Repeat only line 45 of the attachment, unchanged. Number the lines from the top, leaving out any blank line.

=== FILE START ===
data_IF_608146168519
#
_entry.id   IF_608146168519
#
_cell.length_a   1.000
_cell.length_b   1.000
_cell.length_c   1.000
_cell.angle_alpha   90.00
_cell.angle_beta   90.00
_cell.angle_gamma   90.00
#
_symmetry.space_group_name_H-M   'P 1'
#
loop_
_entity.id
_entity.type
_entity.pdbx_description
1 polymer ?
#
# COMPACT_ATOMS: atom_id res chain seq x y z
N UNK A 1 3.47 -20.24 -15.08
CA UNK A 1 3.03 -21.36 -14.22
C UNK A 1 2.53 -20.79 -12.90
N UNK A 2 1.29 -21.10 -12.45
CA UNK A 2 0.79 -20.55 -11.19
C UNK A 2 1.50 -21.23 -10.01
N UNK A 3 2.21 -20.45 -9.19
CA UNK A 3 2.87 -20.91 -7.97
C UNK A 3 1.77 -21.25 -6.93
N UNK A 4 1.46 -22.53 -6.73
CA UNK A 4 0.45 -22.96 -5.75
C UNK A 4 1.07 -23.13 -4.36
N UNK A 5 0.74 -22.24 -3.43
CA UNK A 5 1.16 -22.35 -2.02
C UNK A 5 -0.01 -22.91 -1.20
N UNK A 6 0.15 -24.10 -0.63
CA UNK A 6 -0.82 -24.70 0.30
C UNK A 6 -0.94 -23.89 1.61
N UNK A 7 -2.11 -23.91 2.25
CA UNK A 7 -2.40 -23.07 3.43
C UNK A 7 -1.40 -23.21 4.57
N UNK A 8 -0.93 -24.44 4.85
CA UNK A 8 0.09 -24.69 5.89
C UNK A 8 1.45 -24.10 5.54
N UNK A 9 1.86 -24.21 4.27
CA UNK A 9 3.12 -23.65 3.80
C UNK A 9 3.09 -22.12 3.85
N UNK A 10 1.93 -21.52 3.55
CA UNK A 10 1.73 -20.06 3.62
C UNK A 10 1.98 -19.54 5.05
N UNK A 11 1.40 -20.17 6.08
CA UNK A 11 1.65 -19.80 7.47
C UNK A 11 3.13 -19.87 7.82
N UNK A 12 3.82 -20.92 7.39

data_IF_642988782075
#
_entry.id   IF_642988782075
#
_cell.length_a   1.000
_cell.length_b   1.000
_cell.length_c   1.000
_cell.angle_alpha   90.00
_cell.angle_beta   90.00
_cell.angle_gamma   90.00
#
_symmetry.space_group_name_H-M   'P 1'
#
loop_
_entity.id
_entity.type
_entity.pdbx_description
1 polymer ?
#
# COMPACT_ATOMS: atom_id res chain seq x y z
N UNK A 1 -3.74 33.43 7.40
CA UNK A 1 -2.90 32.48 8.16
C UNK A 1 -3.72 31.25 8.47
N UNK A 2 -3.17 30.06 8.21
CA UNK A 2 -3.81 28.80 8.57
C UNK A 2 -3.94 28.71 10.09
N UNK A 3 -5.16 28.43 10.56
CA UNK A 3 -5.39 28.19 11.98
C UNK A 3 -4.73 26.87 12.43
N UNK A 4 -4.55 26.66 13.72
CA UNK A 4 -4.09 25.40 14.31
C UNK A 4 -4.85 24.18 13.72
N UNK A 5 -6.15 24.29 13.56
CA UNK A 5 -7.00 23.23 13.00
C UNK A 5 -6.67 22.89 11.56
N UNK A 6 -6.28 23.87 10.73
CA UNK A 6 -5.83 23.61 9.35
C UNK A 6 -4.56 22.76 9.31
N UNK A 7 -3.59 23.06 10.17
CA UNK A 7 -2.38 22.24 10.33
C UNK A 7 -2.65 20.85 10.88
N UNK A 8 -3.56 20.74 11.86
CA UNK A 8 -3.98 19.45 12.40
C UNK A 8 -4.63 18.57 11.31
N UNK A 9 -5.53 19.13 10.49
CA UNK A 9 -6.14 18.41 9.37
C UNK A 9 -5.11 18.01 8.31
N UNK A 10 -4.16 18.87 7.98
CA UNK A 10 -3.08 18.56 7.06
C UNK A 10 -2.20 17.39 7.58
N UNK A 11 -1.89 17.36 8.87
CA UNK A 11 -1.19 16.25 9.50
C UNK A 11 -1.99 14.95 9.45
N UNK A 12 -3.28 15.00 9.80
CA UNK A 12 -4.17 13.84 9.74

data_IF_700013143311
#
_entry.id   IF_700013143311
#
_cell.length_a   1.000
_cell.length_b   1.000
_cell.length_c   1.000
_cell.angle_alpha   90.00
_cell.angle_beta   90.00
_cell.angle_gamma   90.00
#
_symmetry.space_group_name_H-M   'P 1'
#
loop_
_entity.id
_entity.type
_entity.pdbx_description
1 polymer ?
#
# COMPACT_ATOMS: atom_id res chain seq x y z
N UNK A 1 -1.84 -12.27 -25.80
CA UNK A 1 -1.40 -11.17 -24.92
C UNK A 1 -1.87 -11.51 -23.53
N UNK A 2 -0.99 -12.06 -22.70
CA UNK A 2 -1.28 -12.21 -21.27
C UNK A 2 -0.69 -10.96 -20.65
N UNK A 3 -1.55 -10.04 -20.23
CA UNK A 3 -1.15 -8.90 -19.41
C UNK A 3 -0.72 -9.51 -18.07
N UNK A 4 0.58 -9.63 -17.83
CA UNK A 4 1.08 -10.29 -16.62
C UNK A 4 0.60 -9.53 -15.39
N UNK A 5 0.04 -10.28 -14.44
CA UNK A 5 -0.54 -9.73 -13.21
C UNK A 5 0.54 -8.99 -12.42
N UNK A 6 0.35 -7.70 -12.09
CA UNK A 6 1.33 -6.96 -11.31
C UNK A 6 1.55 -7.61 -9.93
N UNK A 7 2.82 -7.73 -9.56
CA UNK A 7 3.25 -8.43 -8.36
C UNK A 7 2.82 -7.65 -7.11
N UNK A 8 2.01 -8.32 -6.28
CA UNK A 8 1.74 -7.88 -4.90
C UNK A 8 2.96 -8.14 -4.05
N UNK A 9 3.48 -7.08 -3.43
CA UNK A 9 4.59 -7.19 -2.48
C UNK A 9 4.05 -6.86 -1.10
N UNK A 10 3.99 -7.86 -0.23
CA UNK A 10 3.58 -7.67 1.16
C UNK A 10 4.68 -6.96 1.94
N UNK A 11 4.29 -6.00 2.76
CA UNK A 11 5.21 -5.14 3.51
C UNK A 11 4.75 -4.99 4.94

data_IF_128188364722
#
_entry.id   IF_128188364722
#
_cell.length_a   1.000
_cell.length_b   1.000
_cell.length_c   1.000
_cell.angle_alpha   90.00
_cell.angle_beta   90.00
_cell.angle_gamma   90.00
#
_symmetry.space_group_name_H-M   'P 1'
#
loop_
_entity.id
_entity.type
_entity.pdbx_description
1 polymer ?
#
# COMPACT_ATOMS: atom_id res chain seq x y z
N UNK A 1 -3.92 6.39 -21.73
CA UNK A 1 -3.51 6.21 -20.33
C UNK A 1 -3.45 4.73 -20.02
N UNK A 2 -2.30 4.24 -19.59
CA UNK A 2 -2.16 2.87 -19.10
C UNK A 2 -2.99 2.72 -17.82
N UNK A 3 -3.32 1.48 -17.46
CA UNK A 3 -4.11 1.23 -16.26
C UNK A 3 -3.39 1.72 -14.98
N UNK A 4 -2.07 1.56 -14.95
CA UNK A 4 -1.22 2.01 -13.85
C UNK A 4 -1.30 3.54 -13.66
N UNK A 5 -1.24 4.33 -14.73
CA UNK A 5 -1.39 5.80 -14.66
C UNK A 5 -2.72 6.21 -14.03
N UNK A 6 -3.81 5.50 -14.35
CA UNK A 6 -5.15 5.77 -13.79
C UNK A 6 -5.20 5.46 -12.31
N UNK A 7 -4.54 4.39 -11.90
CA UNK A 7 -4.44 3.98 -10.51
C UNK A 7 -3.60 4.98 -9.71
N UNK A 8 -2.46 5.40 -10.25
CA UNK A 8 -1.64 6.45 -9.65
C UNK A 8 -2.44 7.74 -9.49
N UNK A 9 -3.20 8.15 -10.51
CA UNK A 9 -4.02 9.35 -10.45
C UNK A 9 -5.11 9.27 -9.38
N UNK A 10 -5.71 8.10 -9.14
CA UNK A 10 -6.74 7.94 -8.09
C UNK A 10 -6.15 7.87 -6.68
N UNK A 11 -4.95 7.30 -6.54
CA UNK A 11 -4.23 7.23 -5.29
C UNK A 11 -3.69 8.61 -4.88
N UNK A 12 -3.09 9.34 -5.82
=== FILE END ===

N UNK A 9 1.86 -24.21 4.27